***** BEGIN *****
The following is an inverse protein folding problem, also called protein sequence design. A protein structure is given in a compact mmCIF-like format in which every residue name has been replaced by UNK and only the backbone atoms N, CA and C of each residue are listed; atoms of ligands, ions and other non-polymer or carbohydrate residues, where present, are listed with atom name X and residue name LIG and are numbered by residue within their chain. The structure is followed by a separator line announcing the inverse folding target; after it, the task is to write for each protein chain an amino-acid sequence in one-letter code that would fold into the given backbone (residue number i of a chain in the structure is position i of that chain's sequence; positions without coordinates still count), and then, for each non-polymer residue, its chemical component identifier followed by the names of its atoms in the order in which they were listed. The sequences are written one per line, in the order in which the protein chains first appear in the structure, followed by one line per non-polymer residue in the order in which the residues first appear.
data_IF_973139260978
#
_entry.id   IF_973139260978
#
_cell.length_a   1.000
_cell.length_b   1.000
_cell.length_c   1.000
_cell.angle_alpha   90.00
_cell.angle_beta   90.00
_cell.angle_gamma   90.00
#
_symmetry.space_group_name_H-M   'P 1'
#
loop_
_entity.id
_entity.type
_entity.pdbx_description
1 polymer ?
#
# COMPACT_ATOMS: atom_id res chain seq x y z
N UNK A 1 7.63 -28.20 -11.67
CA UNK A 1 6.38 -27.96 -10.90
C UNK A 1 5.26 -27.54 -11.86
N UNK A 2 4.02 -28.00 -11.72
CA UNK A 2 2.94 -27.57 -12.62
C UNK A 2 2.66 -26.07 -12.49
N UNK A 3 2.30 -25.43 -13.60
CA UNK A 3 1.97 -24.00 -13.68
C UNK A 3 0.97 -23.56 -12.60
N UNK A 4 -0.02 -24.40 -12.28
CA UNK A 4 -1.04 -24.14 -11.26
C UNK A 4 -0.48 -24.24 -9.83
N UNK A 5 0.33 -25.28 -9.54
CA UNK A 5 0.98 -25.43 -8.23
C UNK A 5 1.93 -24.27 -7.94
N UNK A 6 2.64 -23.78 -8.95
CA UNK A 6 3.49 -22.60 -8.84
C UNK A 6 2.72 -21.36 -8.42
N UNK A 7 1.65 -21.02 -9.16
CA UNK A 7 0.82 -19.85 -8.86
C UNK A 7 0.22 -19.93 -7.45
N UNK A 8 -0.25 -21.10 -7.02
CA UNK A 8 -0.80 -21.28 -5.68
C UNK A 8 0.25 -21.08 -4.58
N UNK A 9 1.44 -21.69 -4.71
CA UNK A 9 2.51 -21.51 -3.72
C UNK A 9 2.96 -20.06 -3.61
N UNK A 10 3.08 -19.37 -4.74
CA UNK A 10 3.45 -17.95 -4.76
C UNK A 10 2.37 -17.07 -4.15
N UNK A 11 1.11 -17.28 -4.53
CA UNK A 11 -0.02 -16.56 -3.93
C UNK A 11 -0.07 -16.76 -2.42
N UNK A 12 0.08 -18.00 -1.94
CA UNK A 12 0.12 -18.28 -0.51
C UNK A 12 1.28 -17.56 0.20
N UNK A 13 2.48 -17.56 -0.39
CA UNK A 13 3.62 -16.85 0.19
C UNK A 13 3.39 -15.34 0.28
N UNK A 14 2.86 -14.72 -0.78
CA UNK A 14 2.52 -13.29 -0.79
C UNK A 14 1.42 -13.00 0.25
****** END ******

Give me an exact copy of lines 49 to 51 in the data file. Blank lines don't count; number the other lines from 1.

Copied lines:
N UNK A 10 3.08 -19.37 -4.74
CA UNK A 10 3.45 -17.95 -4.76
C UNK A 10 2.37 -17.07 -4.15